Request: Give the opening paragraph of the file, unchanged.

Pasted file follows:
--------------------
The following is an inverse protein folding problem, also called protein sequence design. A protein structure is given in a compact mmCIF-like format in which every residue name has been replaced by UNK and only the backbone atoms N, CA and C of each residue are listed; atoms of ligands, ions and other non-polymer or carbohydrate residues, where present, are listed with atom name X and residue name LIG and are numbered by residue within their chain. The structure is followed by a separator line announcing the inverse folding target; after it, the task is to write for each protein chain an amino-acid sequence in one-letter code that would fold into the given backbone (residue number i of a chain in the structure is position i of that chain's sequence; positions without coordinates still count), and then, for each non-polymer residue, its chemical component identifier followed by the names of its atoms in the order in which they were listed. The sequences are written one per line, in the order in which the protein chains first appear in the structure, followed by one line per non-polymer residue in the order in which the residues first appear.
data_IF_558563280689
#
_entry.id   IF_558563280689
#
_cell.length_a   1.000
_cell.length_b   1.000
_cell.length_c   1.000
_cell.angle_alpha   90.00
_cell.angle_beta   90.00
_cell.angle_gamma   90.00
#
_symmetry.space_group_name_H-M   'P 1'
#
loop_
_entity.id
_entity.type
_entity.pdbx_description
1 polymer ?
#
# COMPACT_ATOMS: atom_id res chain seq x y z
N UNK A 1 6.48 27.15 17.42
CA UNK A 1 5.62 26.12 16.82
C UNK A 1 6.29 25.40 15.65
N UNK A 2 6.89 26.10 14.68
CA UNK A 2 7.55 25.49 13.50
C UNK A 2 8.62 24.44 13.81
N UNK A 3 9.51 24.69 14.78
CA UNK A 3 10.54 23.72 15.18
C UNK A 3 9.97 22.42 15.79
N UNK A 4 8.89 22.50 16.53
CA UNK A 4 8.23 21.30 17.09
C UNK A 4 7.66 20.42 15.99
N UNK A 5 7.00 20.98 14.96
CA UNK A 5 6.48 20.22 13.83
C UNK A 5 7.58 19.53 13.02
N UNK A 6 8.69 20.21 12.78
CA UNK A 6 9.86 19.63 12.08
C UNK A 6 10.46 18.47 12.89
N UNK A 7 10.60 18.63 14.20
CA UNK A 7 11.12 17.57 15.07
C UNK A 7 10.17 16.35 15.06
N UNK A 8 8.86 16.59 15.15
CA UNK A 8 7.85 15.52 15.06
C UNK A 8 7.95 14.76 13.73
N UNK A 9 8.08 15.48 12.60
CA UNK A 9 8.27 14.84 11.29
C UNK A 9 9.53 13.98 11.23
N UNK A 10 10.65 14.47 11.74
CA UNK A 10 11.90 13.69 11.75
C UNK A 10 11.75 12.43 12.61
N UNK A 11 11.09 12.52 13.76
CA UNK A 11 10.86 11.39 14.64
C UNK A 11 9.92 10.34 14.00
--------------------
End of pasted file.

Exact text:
The following is an inverse protein folding problem, also called protein sequence design. A protein structure is given in a compact mmCIF-like format in which every residue name has been replaced by UNK and only the backbone atoms N, CA and C of each residue are listed; atoms of ligands, ions and other non-polymer or carbohydrate residues, where present, are listed with atom name X and residue name LIG and are numbered by residue within their chain. The structure is followed by a separator line announcing the inverse folding target; after it, the task is to write for each protein chain an amino-acid sequence in one-letter code that would fold into the given backbone (residue number i of a chain in the structure is position i of that chain's sequence; positions without coordinates still count), and then, for each non-polymer residue, its chemical component identifier followed by the names of its atoms in the order in which they were listed. The sequences are written one per line, in the order in which the protein chains first appear in the structure, followed by one line per non-polymer residue in the order in which the residues first appear.